Therefore, the need to know where and when compliant fuel is available will be crucial to prosecute rogue operators. Some owners believe it is irresponsible for the IMO to implement the regulation without putting a workable enforcement system in place and have sought to delay implementation.
Some jurisdictions are, however, moving to meet their obligations. Denmark announced on 16 April that it will deploy ‘sniffer’ technology in its waters to detect non-compliant operators. UAS Skeldar V-200 drones equipped with sulfur gas sensors developed by the European Maritime Safety Agency are to be deployed along the Great Belt region where large tankers travel to and from the Baltic Sea.
The drones will fly into a vessel’s exhaust gas and analyze the content of the plume.
Eirik Nyhus, Director of Environment at risk assessment and ship classification society DNV GL-Maritime, told an audience in London recently that up to 5 percent of shipowners still believe that the implementation date will not be met.
“Implementation preparations for the sulfur cap are virtually complete. We do not see any kind of delay in the implementation of the IMO 2020 Sulfur Cap,” Nyhus told an audience in London at the end of March.
For ship operators, DNV GL’s Ship Implementation Plan or other similar reference material is a key guidance tool, giving owners guidance on preparing for IMO 2020.
However, Nyhus added that some uncertainties remain – particularly in the areas of fuel availability and pricing there is “uncertainty and volatility.”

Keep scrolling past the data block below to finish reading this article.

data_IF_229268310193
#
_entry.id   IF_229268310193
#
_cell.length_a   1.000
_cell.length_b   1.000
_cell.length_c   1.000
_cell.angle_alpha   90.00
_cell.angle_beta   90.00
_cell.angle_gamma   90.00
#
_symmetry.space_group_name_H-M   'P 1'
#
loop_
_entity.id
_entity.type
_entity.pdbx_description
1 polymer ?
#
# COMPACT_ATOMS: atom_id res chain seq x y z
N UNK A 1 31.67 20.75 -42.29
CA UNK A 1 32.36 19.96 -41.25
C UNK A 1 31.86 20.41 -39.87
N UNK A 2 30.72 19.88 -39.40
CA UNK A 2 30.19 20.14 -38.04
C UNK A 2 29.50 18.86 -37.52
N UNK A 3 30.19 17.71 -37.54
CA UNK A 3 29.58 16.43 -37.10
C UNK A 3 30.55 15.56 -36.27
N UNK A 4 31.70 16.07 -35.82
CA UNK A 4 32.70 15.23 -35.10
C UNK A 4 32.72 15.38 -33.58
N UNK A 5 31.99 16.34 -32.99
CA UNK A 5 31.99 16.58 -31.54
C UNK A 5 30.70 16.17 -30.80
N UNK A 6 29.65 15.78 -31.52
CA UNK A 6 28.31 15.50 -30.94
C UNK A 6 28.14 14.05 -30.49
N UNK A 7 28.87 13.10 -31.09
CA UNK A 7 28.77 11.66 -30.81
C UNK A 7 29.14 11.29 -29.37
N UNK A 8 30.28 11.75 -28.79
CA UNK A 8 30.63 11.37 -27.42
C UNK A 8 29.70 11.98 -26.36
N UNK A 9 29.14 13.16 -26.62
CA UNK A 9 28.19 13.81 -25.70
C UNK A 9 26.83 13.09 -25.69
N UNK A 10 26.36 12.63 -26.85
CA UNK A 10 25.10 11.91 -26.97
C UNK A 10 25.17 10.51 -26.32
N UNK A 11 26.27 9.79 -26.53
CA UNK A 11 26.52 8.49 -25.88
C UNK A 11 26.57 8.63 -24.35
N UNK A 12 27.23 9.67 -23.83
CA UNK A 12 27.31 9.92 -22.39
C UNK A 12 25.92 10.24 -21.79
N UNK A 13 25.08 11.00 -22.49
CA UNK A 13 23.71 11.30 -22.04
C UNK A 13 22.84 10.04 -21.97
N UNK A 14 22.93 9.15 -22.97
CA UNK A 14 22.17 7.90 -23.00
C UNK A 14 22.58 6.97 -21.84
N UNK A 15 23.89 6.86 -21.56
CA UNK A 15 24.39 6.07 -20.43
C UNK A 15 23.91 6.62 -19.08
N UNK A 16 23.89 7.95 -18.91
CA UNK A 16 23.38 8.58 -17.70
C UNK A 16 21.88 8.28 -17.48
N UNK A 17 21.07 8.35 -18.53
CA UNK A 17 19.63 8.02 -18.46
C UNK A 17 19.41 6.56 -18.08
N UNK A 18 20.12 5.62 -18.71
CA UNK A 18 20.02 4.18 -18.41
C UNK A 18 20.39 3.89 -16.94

Nyhus added, “Oil majors are saying that fuel will be available, but they are not saying in what quantities or at what price point. That is of course because these are commercial decisions.”
In some instances, oil majors have claimed that European competition regulations are preventing them from giving out pricing and quantity information, a view that Nyhus indicated he did not share.
Christian Lelong, formerly an analyst with Goldman Sachs, has looked at the market and aside from the two main choices for owners to meet the IMO 2020 regulations (either to use distillate fuel or fit scrubbers), gas power is only really cost-effective for new ships.
There are a number of options for refineries, however. In Lelong’s analysis of the refining industry he argues that oil companies have a choice – they can use their increased capacity to refine more distillate, optimize feedstocks for coking plants and the power sector, increase the amount of crude they use or adjust the balance in production between gasoline and distillate.
In mid-2018 Lelong explained that refiners have a great deal of capacity about to enter the market, because fuel oil consumption is declining, so declining demand will see spare capacity. “This means refiners can produce less high sulfur fuel and more low sulfur fuel at no extra cost,” he said.
In addition, some of the low sulfur fuel currently produced is being used by the power sector. “From 2020 that will be the wrong choice of course,” said Lelong. Instead, the power stations, many of which have land-based scrubbers already fitted, will opt for the high sulfur option, leaving the more costly low sulfur fuel for shipping.
Lelong predicts that optimization of fuel flows will mean that low sulfur fuel will be available and the cost for this fuel will decline over time after 2020. He also predicts the need for increased oil production is likely to be modest.